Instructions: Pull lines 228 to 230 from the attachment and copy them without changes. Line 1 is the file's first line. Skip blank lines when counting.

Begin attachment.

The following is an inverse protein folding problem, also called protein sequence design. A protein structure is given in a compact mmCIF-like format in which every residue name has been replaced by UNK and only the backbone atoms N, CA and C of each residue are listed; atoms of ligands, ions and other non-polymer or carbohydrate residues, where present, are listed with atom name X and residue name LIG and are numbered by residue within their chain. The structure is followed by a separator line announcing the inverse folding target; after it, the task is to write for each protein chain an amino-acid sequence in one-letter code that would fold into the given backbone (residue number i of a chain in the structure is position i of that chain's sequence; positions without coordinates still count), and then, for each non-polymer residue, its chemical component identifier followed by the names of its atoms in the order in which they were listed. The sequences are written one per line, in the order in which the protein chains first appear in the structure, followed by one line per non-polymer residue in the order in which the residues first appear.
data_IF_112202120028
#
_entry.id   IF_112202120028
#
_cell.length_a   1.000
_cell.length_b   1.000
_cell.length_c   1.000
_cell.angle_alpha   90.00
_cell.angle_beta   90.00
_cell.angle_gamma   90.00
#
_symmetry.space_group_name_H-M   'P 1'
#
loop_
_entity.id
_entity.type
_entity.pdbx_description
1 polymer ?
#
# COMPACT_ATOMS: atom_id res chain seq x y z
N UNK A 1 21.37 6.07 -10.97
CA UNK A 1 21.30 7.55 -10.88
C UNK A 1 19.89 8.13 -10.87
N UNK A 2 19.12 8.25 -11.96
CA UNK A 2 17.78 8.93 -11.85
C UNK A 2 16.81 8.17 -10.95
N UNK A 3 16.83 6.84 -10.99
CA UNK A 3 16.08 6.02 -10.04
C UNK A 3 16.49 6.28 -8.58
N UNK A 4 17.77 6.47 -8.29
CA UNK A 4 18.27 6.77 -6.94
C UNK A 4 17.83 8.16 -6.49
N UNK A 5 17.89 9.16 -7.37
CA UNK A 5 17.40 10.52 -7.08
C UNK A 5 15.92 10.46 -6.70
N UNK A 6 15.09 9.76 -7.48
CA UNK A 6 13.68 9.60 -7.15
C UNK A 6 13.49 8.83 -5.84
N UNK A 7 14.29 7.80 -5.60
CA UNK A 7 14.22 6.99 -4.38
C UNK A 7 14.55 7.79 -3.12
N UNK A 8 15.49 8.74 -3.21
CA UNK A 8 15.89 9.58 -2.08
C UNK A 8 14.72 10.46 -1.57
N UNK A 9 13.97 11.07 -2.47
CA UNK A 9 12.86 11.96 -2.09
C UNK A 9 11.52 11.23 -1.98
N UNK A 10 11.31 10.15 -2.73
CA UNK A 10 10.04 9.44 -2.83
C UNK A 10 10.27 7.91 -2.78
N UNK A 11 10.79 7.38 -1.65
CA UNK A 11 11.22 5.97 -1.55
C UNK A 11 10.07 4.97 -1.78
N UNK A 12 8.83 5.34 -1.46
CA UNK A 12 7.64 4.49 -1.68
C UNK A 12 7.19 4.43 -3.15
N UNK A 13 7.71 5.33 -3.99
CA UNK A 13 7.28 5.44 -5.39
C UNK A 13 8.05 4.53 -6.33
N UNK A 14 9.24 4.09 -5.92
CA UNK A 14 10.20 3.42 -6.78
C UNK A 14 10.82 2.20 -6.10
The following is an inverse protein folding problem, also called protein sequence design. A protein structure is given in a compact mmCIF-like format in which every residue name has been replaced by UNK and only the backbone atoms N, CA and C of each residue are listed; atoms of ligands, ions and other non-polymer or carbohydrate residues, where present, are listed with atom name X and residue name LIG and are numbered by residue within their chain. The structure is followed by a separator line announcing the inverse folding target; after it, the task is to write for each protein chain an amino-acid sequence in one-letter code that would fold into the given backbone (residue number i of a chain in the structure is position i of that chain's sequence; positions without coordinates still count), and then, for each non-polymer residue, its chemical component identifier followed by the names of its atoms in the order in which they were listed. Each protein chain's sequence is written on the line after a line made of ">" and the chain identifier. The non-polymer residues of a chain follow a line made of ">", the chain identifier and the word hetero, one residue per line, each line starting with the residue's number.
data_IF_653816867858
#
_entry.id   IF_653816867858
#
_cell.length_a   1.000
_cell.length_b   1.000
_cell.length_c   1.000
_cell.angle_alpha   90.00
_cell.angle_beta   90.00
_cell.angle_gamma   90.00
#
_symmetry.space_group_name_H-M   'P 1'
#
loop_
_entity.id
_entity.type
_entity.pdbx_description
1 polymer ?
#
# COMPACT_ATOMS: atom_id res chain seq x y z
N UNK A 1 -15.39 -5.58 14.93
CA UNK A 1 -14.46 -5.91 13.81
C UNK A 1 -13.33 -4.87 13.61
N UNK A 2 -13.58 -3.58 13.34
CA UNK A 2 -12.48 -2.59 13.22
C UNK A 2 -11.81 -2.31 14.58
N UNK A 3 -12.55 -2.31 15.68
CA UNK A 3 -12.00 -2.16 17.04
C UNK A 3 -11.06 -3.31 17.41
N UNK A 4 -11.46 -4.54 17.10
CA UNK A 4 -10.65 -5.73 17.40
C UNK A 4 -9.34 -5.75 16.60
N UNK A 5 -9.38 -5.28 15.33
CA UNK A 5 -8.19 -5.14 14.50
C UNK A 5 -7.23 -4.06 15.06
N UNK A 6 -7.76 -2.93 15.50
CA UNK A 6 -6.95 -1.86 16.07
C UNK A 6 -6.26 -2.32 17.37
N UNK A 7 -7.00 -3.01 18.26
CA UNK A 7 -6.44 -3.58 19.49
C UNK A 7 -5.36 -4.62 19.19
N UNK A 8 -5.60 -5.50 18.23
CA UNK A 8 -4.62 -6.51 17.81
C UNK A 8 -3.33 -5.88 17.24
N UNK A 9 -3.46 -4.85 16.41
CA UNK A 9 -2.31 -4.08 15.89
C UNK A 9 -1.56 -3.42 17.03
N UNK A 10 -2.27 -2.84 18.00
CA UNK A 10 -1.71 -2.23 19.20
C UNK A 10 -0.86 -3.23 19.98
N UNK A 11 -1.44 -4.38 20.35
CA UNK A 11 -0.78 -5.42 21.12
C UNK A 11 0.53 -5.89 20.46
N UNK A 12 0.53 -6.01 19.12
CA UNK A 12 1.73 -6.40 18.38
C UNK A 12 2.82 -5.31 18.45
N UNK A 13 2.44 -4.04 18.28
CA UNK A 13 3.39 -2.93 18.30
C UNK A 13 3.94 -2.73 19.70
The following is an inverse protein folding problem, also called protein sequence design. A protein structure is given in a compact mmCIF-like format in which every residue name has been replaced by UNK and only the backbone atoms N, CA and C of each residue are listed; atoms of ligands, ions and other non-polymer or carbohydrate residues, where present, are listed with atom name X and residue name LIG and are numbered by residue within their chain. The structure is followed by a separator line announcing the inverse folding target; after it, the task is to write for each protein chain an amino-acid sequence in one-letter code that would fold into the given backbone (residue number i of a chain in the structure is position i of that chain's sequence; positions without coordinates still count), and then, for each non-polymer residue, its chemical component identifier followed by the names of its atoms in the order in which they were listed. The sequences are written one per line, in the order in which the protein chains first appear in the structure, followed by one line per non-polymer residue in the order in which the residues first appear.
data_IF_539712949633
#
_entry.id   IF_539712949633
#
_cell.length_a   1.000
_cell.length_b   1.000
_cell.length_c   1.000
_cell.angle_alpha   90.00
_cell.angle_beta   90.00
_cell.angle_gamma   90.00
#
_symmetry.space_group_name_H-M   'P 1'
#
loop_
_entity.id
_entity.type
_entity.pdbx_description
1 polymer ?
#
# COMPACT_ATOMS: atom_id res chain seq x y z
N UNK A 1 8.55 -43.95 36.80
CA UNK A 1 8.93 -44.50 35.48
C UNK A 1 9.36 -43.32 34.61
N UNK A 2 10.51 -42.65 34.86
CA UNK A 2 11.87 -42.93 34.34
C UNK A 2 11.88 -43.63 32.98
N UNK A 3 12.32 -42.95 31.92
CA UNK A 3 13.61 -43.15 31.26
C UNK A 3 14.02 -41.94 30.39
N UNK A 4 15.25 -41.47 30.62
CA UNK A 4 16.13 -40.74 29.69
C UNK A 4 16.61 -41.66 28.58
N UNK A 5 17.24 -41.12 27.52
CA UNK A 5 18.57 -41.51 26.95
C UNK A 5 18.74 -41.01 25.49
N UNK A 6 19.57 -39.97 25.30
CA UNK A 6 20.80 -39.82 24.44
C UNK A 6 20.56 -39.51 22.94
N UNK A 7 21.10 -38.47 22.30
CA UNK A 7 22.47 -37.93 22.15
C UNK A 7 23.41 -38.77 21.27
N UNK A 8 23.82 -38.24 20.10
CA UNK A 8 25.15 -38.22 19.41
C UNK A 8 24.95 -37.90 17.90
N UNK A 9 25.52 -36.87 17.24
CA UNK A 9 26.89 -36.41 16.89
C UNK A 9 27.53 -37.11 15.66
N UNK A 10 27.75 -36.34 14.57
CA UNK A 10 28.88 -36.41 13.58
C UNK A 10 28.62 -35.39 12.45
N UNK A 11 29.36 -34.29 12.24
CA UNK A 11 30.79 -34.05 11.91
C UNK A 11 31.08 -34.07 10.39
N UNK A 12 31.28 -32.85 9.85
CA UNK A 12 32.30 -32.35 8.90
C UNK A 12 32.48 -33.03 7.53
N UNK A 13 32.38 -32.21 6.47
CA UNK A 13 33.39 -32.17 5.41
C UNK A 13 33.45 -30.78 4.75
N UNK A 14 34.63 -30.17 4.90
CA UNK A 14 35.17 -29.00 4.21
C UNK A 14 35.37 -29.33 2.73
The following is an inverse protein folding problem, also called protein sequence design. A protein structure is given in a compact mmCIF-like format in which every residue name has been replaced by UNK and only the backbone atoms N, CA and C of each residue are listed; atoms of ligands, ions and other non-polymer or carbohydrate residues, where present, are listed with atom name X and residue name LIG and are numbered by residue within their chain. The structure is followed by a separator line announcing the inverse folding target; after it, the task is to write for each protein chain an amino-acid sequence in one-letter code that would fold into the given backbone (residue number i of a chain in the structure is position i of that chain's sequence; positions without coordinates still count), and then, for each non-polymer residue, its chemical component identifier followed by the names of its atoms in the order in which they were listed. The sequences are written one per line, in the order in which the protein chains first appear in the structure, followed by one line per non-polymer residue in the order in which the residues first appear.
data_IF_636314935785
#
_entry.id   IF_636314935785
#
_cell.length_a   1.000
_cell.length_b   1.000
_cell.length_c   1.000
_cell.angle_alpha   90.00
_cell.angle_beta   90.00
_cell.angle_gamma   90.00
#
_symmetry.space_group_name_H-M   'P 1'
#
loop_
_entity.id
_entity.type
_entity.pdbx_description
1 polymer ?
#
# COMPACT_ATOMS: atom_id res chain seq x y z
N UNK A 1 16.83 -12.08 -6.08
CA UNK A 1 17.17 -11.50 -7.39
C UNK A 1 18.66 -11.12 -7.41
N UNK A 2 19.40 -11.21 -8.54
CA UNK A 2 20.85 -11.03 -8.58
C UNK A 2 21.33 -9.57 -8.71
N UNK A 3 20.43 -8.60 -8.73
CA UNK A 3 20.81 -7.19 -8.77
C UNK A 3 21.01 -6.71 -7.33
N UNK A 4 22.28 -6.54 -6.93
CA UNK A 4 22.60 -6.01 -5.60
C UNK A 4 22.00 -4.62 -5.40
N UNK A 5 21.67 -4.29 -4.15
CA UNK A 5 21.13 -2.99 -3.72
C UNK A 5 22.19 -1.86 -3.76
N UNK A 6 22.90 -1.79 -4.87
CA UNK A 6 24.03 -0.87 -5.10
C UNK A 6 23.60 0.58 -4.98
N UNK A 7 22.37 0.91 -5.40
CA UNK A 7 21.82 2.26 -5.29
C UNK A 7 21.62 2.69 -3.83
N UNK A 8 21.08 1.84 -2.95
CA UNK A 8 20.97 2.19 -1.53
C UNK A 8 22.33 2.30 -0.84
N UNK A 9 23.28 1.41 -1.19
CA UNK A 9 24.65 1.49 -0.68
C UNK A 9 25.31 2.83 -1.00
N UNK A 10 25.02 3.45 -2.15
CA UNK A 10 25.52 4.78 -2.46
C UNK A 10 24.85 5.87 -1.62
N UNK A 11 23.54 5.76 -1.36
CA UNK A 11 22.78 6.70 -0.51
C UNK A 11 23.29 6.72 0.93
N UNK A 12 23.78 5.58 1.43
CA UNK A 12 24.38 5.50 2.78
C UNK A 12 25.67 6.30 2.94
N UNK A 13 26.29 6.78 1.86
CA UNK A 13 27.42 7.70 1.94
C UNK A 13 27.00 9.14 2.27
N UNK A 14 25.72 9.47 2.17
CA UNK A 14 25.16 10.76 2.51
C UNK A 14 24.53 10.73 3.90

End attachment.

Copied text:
C UNK A 7 21.62 2.69 -3.83
N UNK A 8 21.08 1.84 -2.95
CA UNK A 8 20.97 2.19 -1.53